From the Sep./Oct. 1999 issue of Film Comment. I was going to run this in late August or early September, and it’s now Sep. 18. Alors.
Do the French make jokes about “French movies?” Roll their eyes at yet another film about young people chatting their way through a procession of cafés and love affairs? I hope not, because there are those of us who pray the “French movie” will never wane, that the garrulous spirit of Masculin-Feminin and The Mother and the Whore will always inform a certain percentage of Gallic exports.
Olivier Assayas’ Late August, Early September is one of those French movies, yet it stakes out its own distinct territory—or texture, to be more precise. As the title gently suggests (and almost everything in this movie is gently suggested), the subject of the film is the moment in life when youth has suddenly, inexplicably shifted into something like the first reluctant steps of middle age, a good-paying job no longer seems like such a sell-out, and mortality is the guest at the party who won’t leave at a decent hour. Although the center of the movie is 30-ish Gabriel (Mathieu Amalric), most of the events are triggered by the illness of his friend, a 40-year-old writer named Adrien (François Cluzet, looking more like Dustin Hoffman as he gets older). Adrien, a self-absorbed novelist whose books have found only narrow acceptance, is now dying of an unnamed malady.
Adrien is tended by many of the film’s characters, and he also carries on a secret affair with a 15-year-old girl named Vera (Mia Hansen-Love). The older writer has a curious relationship with Gabriel, as a hands-off mentor and a confidant who doesn’t confide very much. We don’t see anything of Adrien before he is ill, but Cluzet’s marvelous performance suggests the thaw of a distracted intellectual confronted with death—not as a sentimental story arc, but in his own quirky, still remote way.
Gabriel’s love life is mixed up with a younger girlfriend, Anne (Virginie Ledoyen), and an ex, Jenny (Jeanne Balibar), with whom he still sometimes falls into a snuggle. He’s in the midst of what might be described as a kind of passionate float. Mathieu Amalric, an actor who performed similar duties in Arnaud Desplechin’s How I Got Into an Argument… (My Sex Life)–a gloriously “French movie” if ever there was one–conveys the perfect sense of this; not quite handsome or forceful enough to be the star of his own life, he has a humorous passivity that we can believe attracts the beautiful women of those films, and his monkey eyes are alert, quick, eyes that register everything around him. (You want to call him an Antoine Doinel for the Nineties, but there is something unfinished and feral about him that also invokes Truffaut’s Wild Child.)
Gabriel keeps seeing Jenny because they once bought an apartment together and are now trying to sell it; she misses him, he likes kissing her, things almost happen. Assayas has a wonderfully wise feel for the way practical matters, even mundane things, have a way of shaping and defining our lives—were it not for the issues of peddling their flat and signing contracts, they would not see each other so often, and Gabriel might be moving forward in his relationship with the mercurial Anne. Late in the film, Gabriel and Jenny are leaving a funeral, and it is settled that Gabriel will give Jenny a ride to her place. It’s a funeral, and both are emotional, and for a moment we watch them walk along, their eyes darting nervously. We foresee the reunion that is about to happen, a road about to be taken…but then a couple of other characters come along, offering rides, and Gabriel and Jenny go their separate ways. The logic of saving time and saving gas averts a potential life event.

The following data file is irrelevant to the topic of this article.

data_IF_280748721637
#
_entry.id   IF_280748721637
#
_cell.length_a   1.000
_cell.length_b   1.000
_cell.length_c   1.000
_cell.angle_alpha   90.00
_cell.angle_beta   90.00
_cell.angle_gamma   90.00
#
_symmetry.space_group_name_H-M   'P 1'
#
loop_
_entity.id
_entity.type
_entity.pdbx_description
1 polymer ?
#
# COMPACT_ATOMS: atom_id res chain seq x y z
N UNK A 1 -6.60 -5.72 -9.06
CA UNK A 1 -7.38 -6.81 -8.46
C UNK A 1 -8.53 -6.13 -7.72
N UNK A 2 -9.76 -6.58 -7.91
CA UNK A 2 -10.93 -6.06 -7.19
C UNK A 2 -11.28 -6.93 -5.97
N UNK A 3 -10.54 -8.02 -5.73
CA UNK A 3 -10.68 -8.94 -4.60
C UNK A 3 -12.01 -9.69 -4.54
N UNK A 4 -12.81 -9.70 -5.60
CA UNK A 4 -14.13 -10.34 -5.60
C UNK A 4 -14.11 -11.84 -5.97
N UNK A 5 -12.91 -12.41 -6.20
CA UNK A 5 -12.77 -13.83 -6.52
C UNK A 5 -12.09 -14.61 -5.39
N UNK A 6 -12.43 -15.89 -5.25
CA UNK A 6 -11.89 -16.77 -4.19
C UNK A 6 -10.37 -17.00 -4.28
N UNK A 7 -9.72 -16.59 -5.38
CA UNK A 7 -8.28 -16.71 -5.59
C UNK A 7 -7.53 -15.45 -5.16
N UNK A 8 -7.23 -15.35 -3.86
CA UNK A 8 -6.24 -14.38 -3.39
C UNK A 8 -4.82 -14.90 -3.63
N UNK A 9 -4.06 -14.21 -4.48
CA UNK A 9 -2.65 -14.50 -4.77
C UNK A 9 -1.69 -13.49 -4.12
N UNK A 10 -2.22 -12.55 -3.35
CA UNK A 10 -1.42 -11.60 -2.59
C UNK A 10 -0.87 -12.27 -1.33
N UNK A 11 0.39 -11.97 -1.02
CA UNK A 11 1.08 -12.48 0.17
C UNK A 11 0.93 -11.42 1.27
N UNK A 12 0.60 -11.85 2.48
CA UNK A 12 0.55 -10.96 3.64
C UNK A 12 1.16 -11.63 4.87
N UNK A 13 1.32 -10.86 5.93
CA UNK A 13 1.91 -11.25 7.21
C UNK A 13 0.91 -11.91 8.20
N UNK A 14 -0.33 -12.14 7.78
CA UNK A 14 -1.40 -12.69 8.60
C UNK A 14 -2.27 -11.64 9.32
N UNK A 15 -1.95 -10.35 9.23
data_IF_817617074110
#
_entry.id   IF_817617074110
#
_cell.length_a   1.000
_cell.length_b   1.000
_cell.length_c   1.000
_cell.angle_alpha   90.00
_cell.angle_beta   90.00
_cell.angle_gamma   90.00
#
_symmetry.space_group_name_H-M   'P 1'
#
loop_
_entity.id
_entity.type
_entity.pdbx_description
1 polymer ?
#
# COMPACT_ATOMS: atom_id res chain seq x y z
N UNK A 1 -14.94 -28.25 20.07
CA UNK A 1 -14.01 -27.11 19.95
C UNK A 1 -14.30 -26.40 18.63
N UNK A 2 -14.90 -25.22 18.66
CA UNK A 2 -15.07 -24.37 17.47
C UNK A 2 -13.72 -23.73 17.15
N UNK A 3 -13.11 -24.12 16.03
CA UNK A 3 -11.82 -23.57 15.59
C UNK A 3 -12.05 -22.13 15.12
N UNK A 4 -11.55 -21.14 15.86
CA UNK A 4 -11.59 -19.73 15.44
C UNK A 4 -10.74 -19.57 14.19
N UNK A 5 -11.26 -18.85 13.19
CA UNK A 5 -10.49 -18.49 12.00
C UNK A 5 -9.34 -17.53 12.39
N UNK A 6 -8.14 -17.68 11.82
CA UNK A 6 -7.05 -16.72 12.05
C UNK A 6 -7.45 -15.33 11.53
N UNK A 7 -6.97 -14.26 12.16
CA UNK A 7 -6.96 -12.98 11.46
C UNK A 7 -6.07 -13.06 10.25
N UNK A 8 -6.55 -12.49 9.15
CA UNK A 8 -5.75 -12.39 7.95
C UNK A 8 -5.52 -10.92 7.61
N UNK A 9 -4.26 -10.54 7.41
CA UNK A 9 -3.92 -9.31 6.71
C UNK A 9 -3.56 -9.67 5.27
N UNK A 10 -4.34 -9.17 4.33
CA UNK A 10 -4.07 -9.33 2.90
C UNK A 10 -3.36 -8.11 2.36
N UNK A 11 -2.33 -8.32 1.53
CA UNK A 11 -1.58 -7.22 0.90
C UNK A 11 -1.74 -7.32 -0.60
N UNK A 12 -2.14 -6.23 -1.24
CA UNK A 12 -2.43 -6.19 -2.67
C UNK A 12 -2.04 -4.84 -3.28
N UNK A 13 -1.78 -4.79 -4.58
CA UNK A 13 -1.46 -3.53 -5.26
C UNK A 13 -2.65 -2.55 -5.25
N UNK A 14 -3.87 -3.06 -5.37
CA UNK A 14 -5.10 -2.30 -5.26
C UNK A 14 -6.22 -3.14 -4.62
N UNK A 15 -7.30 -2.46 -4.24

That sequence is realized in a single, loose shot, and throughout the film Assayas covers the action in plain, often handheld, simplicity. (The same purified, clean feel Eric Rohmer has in An Autumn Tale, and Assayas is only 43 years old.) The approach never strains for its naturalism, however, and what we see feels as crafted and selected as, say, an Ozu movie, although Assayas’ restless camera could not be farther from Ozu’s stationary gaze. That title does sound Ozu-esque, come to think of it.
Like the thoughtful progress of Gabriel, the film’s style might be described as a passionate float, as each scene evolves only to disappear in a soft, swift fade to black. It’s as though the movie is embarrassed about nudging up to melodrama, and thus withdraws discreetly. This is never more apparent, or more effective, than when we learn the fate of a Joseph Beuys sketch that has great meaning to Adrien. Assayas lets us glimpse the destiny of the sketch for just an eye-blink before fading out. In the context of the plot, this is the heart-stopping moment, but Assayas comes close to tossing it off—which makes it all the sweeter.
Assayas might well object to Late August, Early September being described as having a “plot” at all. Early in the film, he whimsically includes a conversation in which Gabriel discusses Adrien’s obscure novels, and the question arises of how difficult it is to engage a work of art that refuses to allow the audience an easy way in, via the conventions of story. There’s a little bit of an apology in there from Assayas—not for being difficult, but for giving us something very close to a story. But this lovely movie need not apologize on that score: it puts just as much emphasis on the great matters of love and death as it does the frequent ordering of coffee and sandwiches. C’est la vie, after all.